Jobs increased over the year in all fourteen Illinois metropolitan areas in November according to preliminary data released on Dec. 22, 2022, by the U.S. Bureau of Labor Statistics (BLS) and the Illinois Department of Employment Security (IDES). The unemployment rate increased in five metropolitan areas, decreased in four and was unchanged in five.
“Significant job growth has remained consistent throughout all corners of the state for nearly two years,” said Deputy Governor Andy Manar. “As job expansion continues and more people enter the labor force to capitalize on newly created job opportunities, IDES stands ready to provide resources that will help match employers and job seekers.”
The metro areas which had the largest over-the-year percentage increases in total nonfarm jobs were the Davenport-Moline-Rock Island IA-IL MSA (+6.4 percent, +11,400), the Rockford MSA (+3.9 percent, +5,600), and the Chicago Metropolitan Division (+3.6 percent, +134,200). Industries that saw job growth in a majority of metro areas included: Manufacturing (fourteen areas); Mining and Construction, Leisure and Hospitality and Other Services (thirteen areas each); Education and Health Services (twelve areas); Wholesale Trade (ten areas); Government (nine areas); Retail Trade and Transportation, Warehousing and Utilities (eight areas each).
The metro areas with the largest unemployment rate increases were the Kankakee MSA (+0.3 point to 5.4 percent), the Bloomington MSA (+0.2 point to 3.4 percent), the Champaign-Urbana MSA (+0.2 point to 3.6 percent) and the Lake County-Kenosha County, IL-WI Metro Division (+0.2 point to 3.8 percent). The largest unemployment rate decreases were in the Rockford MSA (-0.7 point to 5.8 percent), the Davenport-Moline-Rock Island IA-IL MSA (-0.3 point to 3.7 percent), and the Decatur MSA (-0.3 point to 5.7 percent). The Chicago Metro Division unemployment rate was unchanged at 4.5 percent. The unemployment rate increased over the year in 83 counties, decreased in 14, and was unchanged in 5.
Southern Illinois Highlights
Carbondale – Marion Area
The November 2022 unemployment rate was 4.0 percent. There was no change from the November 2021 rate. Total nonfarm employment in November 2022 increased by +600 compared to last November.
Employment increased in Government (+300).
Total nonfarm employment increased by +500 compared to November 2021.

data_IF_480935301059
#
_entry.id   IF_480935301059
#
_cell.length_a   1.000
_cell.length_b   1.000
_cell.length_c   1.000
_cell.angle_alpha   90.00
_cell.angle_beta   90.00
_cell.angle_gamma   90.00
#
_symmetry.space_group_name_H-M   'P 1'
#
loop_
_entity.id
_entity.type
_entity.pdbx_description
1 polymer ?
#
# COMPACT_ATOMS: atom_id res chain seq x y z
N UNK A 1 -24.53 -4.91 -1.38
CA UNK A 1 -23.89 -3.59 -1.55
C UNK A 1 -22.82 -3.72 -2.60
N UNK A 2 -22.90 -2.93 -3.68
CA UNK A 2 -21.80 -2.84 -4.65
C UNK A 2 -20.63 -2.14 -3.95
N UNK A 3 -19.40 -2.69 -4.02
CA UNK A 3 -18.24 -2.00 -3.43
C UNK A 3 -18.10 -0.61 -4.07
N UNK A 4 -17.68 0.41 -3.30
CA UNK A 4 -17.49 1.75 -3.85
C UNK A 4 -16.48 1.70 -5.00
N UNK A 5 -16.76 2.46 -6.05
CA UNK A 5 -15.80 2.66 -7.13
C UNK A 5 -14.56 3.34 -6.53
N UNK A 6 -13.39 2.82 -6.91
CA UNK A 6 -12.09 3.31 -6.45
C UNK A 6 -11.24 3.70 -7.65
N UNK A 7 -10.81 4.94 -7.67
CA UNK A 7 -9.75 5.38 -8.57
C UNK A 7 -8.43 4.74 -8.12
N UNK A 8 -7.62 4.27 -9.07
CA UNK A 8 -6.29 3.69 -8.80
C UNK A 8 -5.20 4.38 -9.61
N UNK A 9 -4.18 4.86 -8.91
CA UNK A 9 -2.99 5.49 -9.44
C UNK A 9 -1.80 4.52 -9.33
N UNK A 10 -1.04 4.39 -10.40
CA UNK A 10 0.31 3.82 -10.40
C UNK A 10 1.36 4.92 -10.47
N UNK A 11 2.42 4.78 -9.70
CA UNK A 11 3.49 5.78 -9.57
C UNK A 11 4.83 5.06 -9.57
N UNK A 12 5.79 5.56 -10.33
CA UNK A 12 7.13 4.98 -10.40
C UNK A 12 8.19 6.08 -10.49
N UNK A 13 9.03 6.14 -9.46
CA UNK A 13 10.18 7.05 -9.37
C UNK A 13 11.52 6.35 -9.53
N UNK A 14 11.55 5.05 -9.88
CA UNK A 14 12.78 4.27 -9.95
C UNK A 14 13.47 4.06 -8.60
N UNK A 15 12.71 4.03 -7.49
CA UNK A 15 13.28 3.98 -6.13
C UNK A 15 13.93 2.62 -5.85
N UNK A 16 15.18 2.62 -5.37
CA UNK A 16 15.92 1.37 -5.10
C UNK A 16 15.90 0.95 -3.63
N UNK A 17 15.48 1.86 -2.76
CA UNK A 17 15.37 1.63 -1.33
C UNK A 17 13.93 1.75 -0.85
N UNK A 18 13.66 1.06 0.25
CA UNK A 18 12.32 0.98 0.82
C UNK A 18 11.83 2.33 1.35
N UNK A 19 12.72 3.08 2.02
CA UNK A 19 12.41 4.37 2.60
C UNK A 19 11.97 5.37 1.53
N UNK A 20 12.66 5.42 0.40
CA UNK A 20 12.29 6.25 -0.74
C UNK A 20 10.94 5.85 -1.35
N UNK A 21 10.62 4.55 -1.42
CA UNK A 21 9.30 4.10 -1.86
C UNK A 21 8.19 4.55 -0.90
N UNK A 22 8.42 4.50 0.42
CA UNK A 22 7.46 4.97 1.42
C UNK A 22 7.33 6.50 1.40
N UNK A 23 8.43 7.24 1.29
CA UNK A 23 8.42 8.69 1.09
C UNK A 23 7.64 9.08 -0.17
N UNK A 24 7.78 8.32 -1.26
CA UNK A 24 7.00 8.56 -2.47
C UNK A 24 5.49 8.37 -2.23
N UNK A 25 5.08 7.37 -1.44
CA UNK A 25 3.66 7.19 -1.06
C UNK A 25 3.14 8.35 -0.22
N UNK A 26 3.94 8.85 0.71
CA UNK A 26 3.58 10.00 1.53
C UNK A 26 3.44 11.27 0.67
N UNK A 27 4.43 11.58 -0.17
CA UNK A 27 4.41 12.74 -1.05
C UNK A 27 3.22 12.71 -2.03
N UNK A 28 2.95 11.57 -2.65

Employment gains were posted in Leisure and Hospitality (+200), Educational and Health Services (+200), Government (+175), Construction (+50), Other Services (+25), Financial Activities (+25), and Information (+25).
November payrolls declined in Trade, Transportation, and Utilities (-75), Professional and Business Services (-50) and Natural Resources and Mining (-25). No change was reported in Manufacturing.
Total nonfarm employment increased by +175 compared to November 2021.
Employment gains were posted in Government (+150), Educational and Health Services.(+75), Information (+50), Financial Activities (+25), Natural Resources and Mining (+25) and Other Services (+25).
Payrolls in Manufacturing were unchanged. Employment declined in Construction (-100), Trade, Transportation, and Utilities (-50), Professional and Business Services (-25), and Leisure and Hospitality (-25).
Olney – Mt. Carmel Area
Total nonfarm employment increased by +325 compared to November 2021.
Employment gains were posted in Government (+200), Natural Resources and Mining (+50), Trade, Transportation, and Utilities (+50), Leisure and Hospitality (+50), Other Services (+25), and Financial Activities (+25), and Information (+25).
No changes were reported in Professional and Business Services. Payrolls decreased in Manufacturing (-75), Construction (-25), and Education and Health Services (-25).
Note: Monthly 2021 unemployment rates and total nonfarm jobs for Illinois metro areas were revised in February and March 2022, as required by the U.S. BLS. Comments and tables distributed for prior metro area news releases should be discarded as any records or historical analysis previously cited may no longer be valid.
Disclaimer: The data contained in the metro area employment numbers press releases are not seasonally adjusted, and therefore are subject to seasonal fluctuations due to factors such as changes in weather, harvests, major holidays, and school schedules. Current monthly metro data should be compared to the same month from prior years (January 2022 data compared to January 2021 data) as data for these months have similar seasonal patterns. Comparisons should not be made to data for the immediate previous month or other previous non-matching months, as any changes in the data within these time periods may be the result of seasonal fluctuations and not economic factors.